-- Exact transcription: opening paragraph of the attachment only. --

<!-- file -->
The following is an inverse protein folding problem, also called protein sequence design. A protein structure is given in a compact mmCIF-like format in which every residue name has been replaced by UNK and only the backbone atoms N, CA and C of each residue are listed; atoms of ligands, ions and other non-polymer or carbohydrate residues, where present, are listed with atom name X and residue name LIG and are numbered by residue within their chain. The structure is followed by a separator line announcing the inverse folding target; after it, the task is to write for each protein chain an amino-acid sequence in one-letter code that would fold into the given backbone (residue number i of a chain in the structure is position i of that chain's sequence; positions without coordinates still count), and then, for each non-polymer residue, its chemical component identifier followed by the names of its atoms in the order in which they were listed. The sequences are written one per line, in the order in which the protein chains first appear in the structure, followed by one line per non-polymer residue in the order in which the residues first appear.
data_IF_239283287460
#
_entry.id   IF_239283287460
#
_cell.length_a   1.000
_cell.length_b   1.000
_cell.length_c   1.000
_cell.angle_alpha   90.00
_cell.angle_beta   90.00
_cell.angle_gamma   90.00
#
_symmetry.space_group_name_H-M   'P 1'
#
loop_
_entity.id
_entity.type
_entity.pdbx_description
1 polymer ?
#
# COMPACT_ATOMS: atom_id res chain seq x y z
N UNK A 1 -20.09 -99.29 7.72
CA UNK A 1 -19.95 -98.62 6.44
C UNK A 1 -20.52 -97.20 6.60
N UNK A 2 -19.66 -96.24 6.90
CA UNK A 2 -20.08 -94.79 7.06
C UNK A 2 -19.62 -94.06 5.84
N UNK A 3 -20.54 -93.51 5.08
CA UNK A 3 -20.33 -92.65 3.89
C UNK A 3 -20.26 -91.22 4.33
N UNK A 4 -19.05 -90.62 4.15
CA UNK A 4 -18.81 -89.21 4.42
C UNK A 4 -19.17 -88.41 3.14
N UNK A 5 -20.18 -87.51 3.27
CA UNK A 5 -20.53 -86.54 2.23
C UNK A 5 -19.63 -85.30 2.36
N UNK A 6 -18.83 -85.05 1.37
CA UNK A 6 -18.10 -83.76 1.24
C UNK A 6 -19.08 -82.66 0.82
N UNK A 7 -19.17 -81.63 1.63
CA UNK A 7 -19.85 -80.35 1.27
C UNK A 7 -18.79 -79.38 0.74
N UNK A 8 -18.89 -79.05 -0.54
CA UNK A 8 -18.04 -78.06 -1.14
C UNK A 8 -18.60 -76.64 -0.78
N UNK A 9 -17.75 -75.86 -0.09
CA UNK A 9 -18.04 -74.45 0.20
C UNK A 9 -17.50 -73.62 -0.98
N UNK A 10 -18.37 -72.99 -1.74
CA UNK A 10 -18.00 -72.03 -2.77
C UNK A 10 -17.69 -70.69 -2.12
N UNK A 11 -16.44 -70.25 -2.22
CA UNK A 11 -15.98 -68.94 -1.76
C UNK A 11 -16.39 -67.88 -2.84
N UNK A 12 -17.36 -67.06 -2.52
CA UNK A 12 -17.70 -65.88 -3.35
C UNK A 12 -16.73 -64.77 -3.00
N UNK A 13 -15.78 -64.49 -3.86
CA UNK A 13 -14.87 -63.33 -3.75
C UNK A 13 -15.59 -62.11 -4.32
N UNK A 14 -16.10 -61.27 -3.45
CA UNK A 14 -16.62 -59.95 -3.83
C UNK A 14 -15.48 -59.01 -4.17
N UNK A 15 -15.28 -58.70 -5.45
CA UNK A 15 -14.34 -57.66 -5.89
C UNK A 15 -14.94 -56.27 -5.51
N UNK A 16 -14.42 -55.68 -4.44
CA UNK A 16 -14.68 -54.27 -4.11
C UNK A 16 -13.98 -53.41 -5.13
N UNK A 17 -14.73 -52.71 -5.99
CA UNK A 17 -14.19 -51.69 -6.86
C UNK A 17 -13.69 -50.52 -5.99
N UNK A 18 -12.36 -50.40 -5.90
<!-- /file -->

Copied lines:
The following is an inverse protein folding problem, also called protein sequence design. A protein structure is given in a compact mmCIF-like format in which every residue name has been replaced by UNK and only the backbone atoms N, CA and C of each residue are listed; atoms of ligands, ions and other non-polymer or carbohydrate residues, where present, are listed with atom name X and residue name LIG and are numbered by residue within their chain. The structure is followed by a separator line announcing the inverse folding target; after it, the task is to write for each protein chain an amino-acid sequence in one-letter code that would fold into the given backbone (residue number i of a chain in the structure is position i of that chain's sequence; positions without coordinates still count), and then, for each non-polymer residue, its chemical component identifier followed by the names of its atoms in the order in which they were listed. The sequences are written one per line, in the order in which the protein chains first appear in the structure, followed by one line per non-polymer residue in the order in which the residues first appear.